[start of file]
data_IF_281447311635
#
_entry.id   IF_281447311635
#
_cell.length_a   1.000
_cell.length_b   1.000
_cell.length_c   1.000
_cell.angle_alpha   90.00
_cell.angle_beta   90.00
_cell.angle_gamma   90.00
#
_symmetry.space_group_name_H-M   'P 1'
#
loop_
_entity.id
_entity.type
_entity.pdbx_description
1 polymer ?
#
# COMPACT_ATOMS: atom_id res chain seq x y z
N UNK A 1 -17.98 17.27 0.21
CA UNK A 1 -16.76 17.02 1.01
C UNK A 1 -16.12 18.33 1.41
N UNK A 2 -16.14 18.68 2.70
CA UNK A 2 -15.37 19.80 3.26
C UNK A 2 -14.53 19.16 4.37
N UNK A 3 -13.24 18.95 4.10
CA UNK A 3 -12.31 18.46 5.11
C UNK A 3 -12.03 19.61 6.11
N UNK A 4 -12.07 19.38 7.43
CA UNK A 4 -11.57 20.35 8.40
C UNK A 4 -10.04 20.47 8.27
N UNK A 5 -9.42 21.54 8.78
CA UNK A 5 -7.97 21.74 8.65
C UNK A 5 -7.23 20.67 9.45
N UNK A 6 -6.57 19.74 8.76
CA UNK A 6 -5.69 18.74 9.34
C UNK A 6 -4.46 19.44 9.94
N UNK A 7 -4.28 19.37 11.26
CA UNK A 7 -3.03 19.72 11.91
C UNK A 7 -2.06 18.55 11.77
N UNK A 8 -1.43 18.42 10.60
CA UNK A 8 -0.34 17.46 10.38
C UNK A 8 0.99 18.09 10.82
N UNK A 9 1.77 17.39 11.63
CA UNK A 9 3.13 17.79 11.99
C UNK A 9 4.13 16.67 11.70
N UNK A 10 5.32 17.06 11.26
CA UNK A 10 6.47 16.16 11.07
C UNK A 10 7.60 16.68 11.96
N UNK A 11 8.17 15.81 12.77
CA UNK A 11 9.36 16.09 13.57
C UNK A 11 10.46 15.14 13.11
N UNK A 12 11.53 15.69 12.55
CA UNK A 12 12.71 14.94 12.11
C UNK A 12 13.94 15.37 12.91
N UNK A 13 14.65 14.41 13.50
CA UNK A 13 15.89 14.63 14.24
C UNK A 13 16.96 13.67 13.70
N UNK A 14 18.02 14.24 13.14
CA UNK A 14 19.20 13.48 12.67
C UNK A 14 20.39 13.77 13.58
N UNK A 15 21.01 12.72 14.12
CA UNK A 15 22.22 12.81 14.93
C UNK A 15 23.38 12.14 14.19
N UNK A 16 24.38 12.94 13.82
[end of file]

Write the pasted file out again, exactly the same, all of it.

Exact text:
data_IF_281447311635
#
_entry.id   IF_281447311635
#
_cell.length_a   1.000
_cell.length_b   1.000
_cell.length_c   1.000
_cell.angle_alpha   90.00
_cell.angle_beta   90.00
_cell.angle_gamma   90.00
#
_symmetry.space_group_name_H-M   'P 1'
#
loop_
_entity.id
_entity.type
_entity.pdbx_description
1 polymer ?
#
# COMPACT_ATOMS: atom_id res chain seq x y z
N UNK A 1 -17.98 17.27 0.21
CA UNK A 1 -16.76 17.02 1.01
C UNK A 1 -16.12 18.33 1.41
N UNK A 2 -16.14 18.68 2.70
CA UNK A 2 -15.37 19.80 3.26
C UNK A 2 -14.53 19.16 4.37
N UNK A 3 -13.24 18.95 4.10
CA UNK A 3 -12.31 18.46 5.11
C UNK A 3 -12.03 19.61 6.11
N UNK A 4 -12.07 19.38 7.43
CA UNK A 4 -11.57 20.35 8.40
C UNK A 4 -10.04 20.47 8.27
N UNK A 5 -9.42 21.54 8.78
CA UNK A 5 -7.97 21.74 8.65
C UNK A 5 -7.23 20.67 9.45
N UNK A 6 -6.57 19.74 8.76
CA UNK A 6 -5.69 18.74 9.34
C UNK A 6 -4.46 19.44 9.94
N UNK A 7 -4.28 19.37 11.26
CA UNK A 7 -3.03 19.72 11.91
C UNK A 7 -2.06 18.55 11.77
N UNK A 8 -1.43 18.42 10.60
CA UNK A 8 -0.34 17.46 10.38
C UNK A 8 0.99 18.09 10.82
N UNK A 9 1.77 17.39 11.63
CA UNK A 9 3.13 17.79 11.99
C UNK A 9 4.13 16.67 11.70
N UNK A 10 5.32 17.06 11.26
CA UNK A 10 6.47 16.16 11.07
C UNK A 10 7.60 16.68 11.96
N UNK A 11 8.17 15.81 12.77
CA UNK A 11 9.36 16.09 13.57
C UNK A 11 10.46 15.14 13.11
N UNK A 12 11.53 15.69 12.55
CA UNK A 12 12.71 14.94 12.11
C UNK A 12 13.94 15.37 12.91
N UNK A 13 14.65 14.41 13.50
CA UNK A 13 15.89 14.63 14.24
C UNK A 13 16.96 13.67 13.70
N UNK A 14 18.02 14.24 13.14
CA UNK A 14 19.20 13.48 12.67
C UNK A 14 20.39 13.77 13.58
N UNK A 15 21.01 12.72 14.12
CA UNK A 15 22.22 12.81 14.93
C UNK A 15 23.38 12.14 14.19
N UNK A 16 24.38 12.94 13.82